People calling their loved ones over the phone to check on their well-being will cause an even greater surge in network usage. Additional telecom services will add to the load since phone calls will trigger many associated services such as voice mails or missed call notifications, which are all sent over SMS! This will further lock up the resources allocated to the SMS.

Consequently, delays in message delivery will occur, potentially leading to a backlog of messages awaiting processing. Resource saturation not only impacts SMS delivery but also affects other crucial services operating on the same platform. As the system contends with managing the exceptional volume of SMS traffic, the performance of other critical processes might be affected, creating a ripple effect on overall communication reliability. Issues of delay due to resource saturation result in significant delays in message transmission. This delay can range from a few seconds to several minutes, significantly affecting recipients' timely access to critical information.

Existing Bulk SMSC, or the SMSC handling queued A2P messages, might not have sufficient capacity to send urgent messages to the public within a short timeframe. The pressure on existing platforms might reach a critical point, leading to system overload or complete collapse. This scenario represents the worst-case scenario where the system becomes incapable of handling additional messages, resulting in a complete breakdown of communication channels.

Challenge #3: Compliance with regulatory frameworks

Meeting regulatory requirements while ensuring timely and compliant SMS content during emergencies poses significant complexities. Failure to comply can have legal repercussions, impacting the delivery of emergency messages. Emergency SMS initiatives must align with a myriad of regulatory frameworks and compliance standards set forth by governmental bodies, telecommunications authorities, and data protection regulations.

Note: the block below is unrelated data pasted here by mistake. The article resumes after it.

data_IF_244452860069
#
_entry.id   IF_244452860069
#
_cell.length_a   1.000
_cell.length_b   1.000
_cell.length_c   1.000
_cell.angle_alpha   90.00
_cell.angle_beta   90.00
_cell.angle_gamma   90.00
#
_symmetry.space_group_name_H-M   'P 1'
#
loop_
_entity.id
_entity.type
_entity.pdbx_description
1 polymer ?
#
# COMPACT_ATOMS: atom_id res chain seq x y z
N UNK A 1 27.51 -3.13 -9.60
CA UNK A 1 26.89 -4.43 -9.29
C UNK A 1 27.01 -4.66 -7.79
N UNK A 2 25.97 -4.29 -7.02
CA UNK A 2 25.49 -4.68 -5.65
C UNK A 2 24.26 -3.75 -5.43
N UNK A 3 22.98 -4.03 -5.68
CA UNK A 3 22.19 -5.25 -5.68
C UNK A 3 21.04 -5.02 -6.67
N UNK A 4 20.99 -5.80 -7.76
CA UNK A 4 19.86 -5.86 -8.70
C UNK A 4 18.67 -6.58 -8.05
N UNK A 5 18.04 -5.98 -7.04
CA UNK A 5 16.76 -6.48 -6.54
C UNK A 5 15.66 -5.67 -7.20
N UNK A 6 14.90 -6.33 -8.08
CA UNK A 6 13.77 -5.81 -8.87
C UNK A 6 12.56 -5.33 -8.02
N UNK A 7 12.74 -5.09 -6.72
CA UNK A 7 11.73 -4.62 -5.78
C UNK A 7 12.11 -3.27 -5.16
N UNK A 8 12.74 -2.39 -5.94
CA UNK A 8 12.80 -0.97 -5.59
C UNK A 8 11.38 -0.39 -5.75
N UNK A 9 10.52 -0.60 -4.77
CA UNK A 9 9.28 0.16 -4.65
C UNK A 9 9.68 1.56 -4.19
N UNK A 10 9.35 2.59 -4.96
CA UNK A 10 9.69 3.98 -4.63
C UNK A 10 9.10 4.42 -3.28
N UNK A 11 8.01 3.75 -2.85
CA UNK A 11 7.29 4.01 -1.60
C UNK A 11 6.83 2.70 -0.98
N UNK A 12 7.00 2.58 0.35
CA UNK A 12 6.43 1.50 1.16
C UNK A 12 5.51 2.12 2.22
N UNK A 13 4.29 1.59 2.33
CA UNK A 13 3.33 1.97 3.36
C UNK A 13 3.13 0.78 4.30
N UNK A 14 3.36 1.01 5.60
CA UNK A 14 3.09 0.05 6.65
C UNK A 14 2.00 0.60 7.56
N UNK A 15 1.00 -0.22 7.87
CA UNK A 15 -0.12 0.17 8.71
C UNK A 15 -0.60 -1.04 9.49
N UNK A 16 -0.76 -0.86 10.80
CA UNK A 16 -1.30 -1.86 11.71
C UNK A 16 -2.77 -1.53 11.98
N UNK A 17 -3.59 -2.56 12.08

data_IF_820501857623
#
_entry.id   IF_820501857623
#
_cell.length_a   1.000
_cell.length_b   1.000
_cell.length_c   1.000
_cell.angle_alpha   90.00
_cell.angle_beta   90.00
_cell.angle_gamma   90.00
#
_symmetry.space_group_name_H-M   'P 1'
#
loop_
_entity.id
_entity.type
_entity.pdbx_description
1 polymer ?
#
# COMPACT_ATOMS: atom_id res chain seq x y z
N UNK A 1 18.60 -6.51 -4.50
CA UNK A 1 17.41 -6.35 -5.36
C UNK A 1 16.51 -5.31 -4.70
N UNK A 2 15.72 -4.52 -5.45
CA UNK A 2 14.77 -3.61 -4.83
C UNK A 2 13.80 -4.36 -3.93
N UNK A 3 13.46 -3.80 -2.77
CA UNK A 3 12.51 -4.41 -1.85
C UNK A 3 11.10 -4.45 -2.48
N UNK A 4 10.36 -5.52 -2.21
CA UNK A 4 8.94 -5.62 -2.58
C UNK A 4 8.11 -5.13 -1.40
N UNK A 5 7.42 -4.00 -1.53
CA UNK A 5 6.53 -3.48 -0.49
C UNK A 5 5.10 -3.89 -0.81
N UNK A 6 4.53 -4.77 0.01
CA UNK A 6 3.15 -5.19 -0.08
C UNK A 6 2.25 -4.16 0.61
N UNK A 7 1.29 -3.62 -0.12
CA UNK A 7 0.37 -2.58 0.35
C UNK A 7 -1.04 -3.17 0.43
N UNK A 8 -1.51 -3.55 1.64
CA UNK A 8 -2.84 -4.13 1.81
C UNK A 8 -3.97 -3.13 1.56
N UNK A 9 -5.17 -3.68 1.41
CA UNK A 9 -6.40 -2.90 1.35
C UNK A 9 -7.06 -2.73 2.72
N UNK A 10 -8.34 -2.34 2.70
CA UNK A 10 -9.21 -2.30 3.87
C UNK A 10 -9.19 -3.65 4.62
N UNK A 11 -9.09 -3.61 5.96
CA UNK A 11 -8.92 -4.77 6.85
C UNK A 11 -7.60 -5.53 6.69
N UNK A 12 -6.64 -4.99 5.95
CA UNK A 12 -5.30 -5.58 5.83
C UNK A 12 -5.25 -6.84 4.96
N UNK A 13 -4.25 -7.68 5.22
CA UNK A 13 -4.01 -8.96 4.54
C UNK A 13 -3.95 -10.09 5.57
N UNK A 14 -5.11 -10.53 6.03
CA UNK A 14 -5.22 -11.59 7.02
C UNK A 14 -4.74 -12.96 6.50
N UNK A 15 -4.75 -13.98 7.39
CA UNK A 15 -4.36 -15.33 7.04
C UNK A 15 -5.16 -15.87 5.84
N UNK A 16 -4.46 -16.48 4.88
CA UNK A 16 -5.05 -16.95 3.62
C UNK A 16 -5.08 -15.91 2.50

These regulations often dictate the permissible content, timing, and targeting criteria for emergency messages. Crafting emergency SMS content that meets legal requirements while being concise, informative, and timely is paramount. Striking a balance between providing essential information and adhering to stringent character limitations within a limited time frame during emergencies poses a challenge.

In certain emergencies, ensuring government body consent before sending emergency SMS is mandatory. Obtaining and managing consent or approval mechanisms adds complexity to the process, especially during urgent situations.

Challenge #4: Adjusting speeds for constrained situations

Defne's Emergency SMSC provides high speeds for E-SMS in the challenging situations discussed above, however there are situations where the framework that provides high speeds can be a hindrance instead. By customizing its solution to work in such situations as well, this challenge is overcome.

Defne E-SMSC can reach messaging capacities within 10,000 - 50,000 messages per second (even more), depending on network capabilities available. There are various aspects to be considered when positioning such a product within the network. Sending mass SMS to millions of subscribers within a 15-20 minute timeframe would require throughput of ‘messages sent to network’ that’s around 10K or 20K MPS.

When it comes to sending messages to a less populated district, sending messages at such high throughputs could lead to congestion in the radio network. Therefore, it is expected that the system would automatically decide to send messages at a lower speed based on the target audience size.

General Considerations for E-SMS Center Technologies

To perform best in such situations, E-SMS Center technologies should apply automatic pacing when transmitting massive amounts of messages, considering the potential congestion that might occur in the network. Simultaneously, they should possess critical features such as caching for various data so data lookup and other data acquisition processes will not soak up much resources, and each E-SMS can be sent with minimal resources.

Learn more about how Defne E-SMSC handles these challenges by reading the next article in this series and downloading Lightpaper at our website!